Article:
Predatory marriage is where a (usually younger) person befriends and earns the trust of an older, vulnerable person, and develops a relationship with them. This then culminates in a marriage, into which the elderly person has entered by intimidation and coercion. By consequence, the “predator” can become the sole or main inheritor of the vulnerable person’s estate.
How does this happen? It is, in a way, a peculiar contradictory quirk of the law that is exposed when marriage and wills are considered together.
The relevant law around making wills has been developed over quite literally hundreds of years. A good starting point is perhaps The Wills Act of 1837, which provides what is required for a formally valid will. This has then expanded and evolved with case law, all of which have given useful guidance and interpretations of the statutory law. Most notably is the case of Banks v Goodfellow (1870), which remains a reliable precedent, and which developed the three elements that must be satisfied in order to have capacity to make a will: sound mind, sound memory and sound understanding. Case law has also explored what counts as revocation, or partial revocation, or even conditional revocation.
These are questions that have been probed, analysed, and applied to thousands of circumstances. As a result, many factors must be borne in mind when making and revoking wills, otherwise the will could fail or be successfully challenged.
Notwithstanding the above, however, many may not be aware that by entering into a marriage, any previous wills are automatically revoked courtesy of section 18 of The Wills Act 1837, save those circumstances where the will was made at a time when the testator was expecting to enter into such a marriage. This is regardless of the fact that the threshold that must be met in order to get married is arguably not necessarily akin or the same as the threshold that must be met in order to have the legal mental capacity to make or change a will. (Let us not forget ‘the golden rule’, whereby if there is any doubt as to the testator’s capacity to make a will, solicitors are generally expected to obtain a capacity report from a medical professional before proceeding with the will. The same does not appear to be the case for marriage registrars.)
Alas, the law appears to falter further. The Matrimonial Causes Act 1973 provides that where, for example, at least one party is underage or the parties are too closely related, the marriage is void. However, where a party to the marriage lacked mental capacity, the marriage is voidable (section 12 (c) of the 1973 Act). This has two further consequences: firstly, an application will need to be made to the Court, a likely daunting, lengthy and expensive task, and, even if the court grants the application, the nullity of the marriage is prospective, not retrospective (section 16 of the 1973 Act).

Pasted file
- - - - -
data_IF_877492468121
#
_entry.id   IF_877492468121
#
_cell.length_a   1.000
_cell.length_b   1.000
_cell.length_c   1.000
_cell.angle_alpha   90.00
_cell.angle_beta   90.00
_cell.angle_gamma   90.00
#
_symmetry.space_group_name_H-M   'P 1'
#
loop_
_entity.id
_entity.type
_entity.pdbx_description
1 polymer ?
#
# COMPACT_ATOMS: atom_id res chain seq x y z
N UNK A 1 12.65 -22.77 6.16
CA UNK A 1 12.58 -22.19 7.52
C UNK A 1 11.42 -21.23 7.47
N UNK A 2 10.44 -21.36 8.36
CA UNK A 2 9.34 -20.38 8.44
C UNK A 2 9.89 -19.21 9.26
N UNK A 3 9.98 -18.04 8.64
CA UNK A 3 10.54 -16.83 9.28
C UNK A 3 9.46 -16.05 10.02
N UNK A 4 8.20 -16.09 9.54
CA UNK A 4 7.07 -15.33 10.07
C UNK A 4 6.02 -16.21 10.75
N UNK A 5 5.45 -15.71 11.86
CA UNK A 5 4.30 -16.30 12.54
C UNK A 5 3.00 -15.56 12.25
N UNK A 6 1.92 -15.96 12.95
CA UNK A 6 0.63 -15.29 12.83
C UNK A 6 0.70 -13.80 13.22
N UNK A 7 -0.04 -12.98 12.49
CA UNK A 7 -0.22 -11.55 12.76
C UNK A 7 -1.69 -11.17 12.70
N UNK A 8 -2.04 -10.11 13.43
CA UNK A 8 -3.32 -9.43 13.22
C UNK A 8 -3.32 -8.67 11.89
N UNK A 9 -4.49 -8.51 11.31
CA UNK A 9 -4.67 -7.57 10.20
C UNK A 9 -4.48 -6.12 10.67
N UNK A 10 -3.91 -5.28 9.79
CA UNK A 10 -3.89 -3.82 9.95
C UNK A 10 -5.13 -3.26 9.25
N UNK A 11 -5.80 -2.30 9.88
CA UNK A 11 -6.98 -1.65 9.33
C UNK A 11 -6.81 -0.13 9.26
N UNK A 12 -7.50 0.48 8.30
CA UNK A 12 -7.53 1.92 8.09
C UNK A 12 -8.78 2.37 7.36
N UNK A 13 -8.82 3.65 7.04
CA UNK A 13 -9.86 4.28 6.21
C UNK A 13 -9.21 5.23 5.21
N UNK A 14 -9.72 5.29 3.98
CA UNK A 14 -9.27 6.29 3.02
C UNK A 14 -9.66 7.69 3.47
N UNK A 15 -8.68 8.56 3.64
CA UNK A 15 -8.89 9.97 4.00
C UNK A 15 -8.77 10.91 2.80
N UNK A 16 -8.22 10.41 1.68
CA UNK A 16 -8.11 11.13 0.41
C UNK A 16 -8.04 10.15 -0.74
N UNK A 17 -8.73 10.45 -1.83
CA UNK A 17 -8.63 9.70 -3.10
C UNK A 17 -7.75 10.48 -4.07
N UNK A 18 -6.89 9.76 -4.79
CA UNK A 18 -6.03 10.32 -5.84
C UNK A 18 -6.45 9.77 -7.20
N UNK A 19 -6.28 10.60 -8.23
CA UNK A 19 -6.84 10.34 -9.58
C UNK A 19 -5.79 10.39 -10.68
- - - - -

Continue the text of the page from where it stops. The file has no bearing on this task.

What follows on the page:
What does that mean?
Whilst the predatory marriage may be voided, it does not change the fact that the marriage took place and existed until the point the court grants a decree of nullity. Therefore, the automatic revocation caused by that marriage of any previous wills stands.
The concerns regarding predatory marriage were raised in parliament last November by Fabian Hamilton, the Labour MP of Leeds North East, after learning the story of his constituent, Daphne Franks and her mother Joan Blass. It was reportedly not until after her 91 year old mother died that Mrs Franks discovered her mother had married a gentleman more than twenty years her junior, even though she had advanced vascular dementia. According to an article in the Yorkshire Post in November 2018, Mrs Franks had voiced concerns about her mother’s situation, but had been reassured that a person must have the requisite capacity to enter into a marriage. Notwithstanding this, Mrs Franks reportedly said she later discovered that her mother had apparently been unable to give her address or date of birth at the ceremony, but that the ceremony still went ahead.
The marriage revoked the late Mrs Blass’ will, the beneficiaries of which had apparently been her two daughters.
Shocked and concerned by his constituent’s story of a predatory marriage and its consequences, this led Fabian Hamilton MP to put forward the Marriage and Civil Partnership (Consent) Bill 2017-19, which proposed to make several changes to the current law. For example, that prior wills should no longer be revoked by marriage; that marriage registrars should be provided with extra training so as to be able to quickly recognise when a party to the marriage may be a vulnerable person; that registrars should be provided with detailed marriage questionnaires which could warn registrars that a capacity assessment may be appropriate; and an overhaul of the public notices required for marriage to make it easier for family members to intervene.
At the time of writing, the UK parliament website states that the Bill failed to complete its passage through Parliament before the end of session, which means it will not be making any further progress (https://services.parliament.uk/bills/2017-19/marriageandcivilpartnershipconsent.html).
For now, Section 18 of the Wills Act 1837 continues to prevail and only time will tell if the mood in parliament will change, and if action will be taken to close this loophole which allows vulnerable people and their families to, unfortunately, fall victim to predatory marriage.